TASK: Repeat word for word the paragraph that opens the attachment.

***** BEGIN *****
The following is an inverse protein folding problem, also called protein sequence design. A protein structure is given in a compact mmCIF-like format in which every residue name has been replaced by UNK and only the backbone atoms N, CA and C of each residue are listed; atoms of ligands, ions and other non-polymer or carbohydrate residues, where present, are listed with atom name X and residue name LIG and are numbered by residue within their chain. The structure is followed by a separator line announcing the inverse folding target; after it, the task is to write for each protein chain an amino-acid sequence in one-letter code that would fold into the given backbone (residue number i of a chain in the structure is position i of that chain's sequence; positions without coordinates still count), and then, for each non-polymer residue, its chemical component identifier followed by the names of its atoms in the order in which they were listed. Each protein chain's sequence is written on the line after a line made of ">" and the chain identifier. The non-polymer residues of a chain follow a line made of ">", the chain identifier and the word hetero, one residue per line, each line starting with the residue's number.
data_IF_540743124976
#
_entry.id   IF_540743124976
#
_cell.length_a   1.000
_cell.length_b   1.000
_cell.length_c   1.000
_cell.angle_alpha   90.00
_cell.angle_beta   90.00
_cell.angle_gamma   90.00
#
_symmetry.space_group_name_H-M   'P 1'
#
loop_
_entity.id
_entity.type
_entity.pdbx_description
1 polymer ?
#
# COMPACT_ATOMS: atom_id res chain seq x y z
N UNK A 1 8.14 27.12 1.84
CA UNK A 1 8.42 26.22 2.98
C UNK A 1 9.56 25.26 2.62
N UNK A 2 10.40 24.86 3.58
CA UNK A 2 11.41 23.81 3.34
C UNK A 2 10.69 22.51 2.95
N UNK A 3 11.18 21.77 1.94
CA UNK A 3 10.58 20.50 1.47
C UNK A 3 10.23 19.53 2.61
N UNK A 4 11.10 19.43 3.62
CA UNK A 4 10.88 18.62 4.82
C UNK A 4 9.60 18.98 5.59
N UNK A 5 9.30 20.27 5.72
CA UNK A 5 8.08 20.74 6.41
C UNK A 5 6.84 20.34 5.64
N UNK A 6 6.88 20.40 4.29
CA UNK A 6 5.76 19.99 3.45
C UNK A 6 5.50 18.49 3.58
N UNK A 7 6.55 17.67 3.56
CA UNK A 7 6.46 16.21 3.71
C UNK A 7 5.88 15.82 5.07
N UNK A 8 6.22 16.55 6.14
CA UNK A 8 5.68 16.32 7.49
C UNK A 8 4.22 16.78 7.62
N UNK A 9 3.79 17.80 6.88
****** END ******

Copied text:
The following is an inverse protein folding problem, also called protein sequence design. A protein structure is given in a compact mmCIF-like format in which every residue name has been replaced by UNK and only the backbone atoms N, CA and C of each residue are listed; atoms of ligands, ions and other non-polymer or carbohydrate residues, where present, are listed with atom name X and residue name LIG and are numbered by residue within their chain. The structure is followed by a separator line announcing the inverse folding target; after it, the task is to write for each protein chain an amino-acid sequence in one-letter code that would fold into the given backbone (residue number i of a chain in the structure is position i of that chain's sequence; positions without coordinates still count), and then, for each non-polymer residue, its chemical component identifier followed by the names of its atoms in the order in which they were listed. Each protein chain's sequence is written on the line after a line made of ">" and the chain identifier. The non-polymer residues of a chain follow a line made of ">", the chain identifier and the word hetero, one residue per line, each line starting with the residue's number.